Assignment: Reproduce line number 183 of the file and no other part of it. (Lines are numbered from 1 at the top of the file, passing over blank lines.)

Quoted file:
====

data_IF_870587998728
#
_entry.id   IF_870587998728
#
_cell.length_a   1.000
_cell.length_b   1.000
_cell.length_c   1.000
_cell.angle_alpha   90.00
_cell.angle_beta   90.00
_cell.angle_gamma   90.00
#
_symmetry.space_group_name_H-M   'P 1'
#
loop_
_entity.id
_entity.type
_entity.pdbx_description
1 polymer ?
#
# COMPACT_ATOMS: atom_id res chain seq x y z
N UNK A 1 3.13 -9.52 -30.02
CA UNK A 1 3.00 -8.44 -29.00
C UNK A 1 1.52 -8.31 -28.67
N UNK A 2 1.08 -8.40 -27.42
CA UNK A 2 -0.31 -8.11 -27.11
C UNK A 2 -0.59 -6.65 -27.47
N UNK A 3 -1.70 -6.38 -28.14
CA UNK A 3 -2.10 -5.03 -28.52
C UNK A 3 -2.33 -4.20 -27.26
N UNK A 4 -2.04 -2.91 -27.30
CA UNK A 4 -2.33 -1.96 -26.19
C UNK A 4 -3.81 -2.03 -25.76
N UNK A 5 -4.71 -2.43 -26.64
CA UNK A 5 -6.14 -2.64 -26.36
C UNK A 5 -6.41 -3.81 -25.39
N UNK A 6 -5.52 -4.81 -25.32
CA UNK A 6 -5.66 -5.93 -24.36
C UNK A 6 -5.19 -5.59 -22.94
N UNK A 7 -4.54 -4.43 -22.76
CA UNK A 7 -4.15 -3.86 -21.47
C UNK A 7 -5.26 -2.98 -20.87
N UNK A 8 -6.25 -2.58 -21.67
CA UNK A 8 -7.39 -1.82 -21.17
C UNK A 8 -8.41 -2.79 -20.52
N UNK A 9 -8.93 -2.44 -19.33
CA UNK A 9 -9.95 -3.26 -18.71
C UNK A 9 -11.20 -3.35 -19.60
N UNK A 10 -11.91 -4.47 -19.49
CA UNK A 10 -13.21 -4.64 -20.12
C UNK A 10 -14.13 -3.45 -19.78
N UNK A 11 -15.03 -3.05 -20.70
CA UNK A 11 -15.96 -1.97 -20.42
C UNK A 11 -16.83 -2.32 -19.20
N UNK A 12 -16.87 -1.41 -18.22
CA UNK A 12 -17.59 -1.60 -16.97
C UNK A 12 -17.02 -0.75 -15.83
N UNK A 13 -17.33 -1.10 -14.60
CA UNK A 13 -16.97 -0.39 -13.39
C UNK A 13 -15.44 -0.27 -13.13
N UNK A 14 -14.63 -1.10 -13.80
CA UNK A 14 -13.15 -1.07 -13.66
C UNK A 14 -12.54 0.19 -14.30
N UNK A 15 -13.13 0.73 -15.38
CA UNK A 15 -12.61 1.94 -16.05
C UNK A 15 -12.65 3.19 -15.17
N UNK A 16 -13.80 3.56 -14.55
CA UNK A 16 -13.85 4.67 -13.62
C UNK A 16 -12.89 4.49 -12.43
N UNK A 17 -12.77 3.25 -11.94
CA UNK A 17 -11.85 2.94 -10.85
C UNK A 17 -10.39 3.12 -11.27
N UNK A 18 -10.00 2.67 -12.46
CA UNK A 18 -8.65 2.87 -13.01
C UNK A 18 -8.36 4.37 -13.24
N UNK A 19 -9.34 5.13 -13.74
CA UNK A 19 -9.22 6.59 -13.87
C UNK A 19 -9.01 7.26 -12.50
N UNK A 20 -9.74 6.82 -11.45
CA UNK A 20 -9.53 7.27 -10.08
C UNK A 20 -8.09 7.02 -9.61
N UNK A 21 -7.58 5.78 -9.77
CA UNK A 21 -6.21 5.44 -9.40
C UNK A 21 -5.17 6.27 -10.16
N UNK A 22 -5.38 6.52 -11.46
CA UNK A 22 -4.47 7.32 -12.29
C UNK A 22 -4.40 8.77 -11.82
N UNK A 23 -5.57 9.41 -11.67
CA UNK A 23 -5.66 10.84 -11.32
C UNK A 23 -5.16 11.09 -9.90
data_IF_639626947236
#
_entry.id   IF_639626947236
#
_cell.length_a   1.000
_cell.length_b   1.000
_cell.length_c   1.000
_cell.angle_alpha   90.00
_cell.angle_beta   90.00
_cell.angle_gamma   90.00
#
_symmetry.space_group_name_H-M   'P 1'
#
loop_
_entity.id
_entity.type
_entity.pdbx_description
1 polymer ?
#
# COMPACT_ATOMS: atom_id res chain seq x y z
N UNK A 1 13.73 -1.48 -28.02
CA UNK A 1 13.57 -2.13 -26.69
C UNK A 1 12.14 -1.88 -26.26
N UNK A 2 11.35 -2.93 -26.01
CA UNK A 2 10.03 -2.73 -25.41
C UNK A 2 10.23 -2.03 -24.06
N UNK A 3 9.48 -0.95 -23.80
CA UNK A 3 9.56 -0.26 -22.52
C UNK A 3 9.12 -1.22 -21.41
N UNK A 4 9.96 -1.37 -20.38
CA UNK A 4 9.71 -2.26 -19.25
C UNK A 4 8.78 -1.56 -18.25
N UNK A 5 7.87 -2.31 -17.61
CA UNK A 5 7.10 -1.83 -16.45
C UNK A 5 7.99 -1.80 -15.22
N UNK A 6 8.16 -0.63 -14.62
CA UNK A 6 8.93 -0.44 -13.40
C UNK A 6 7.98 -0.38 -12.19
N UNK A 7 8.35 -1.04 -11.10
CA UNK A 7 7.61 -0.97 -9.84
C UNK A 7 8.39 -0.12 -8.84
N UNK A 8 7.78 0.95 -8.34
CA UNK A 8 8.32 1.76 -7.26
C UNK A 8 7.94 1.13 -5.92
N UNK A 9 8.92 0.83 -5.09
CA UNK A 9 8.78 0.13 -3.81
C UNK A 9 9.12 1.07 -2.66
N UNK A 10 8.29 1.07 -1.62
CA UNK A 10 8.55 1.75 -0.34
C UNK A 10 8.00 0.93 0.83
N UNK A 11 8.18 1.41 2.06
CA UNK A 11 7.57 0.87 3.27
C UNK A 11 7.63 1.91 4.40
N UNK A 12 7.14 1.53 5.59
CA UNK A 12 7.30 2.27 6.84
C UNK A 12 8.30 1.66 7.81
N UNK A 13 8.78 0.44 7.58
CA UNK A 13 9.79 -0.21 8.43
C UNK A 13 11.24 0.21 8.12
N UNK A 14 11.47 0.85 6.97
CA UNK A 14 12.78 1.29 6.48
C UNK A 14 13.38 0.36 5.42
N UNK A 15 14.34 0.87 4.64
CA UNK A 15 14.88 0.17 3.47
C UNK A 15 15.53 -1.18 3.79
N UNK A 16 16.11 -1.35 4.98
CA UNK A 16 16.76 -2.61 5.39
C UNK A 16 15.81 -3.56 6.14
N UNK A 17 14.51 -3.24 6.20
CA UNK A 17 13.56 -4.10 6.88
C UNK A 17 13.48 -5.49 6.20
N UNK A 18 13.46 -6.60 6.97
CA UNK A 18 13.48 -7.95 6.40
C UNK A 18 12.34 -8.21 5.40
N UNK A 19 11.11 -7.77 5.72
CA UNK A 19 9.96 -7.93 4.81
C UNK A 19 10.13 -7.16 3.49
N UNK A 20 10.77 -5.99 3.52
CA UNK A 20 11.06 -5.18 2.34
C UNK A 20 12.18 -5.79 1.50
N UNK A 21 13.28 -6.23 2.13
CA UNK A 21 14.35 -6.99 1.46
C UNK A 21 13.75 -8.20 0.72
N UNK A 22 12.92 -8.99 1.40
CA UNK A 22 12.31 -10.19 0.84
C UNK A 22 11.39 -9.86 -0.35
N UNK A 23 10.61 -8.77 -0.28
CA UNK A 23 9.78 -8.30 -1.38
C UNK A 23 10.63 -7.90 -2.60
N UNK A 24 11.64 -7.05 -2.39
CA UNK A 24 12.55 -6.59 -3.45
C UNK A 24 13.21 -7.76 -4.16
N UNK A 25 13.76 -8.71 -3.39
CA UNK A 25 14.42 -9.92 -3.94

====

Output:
CA UNK A 25 14.42 -9.92 -3.94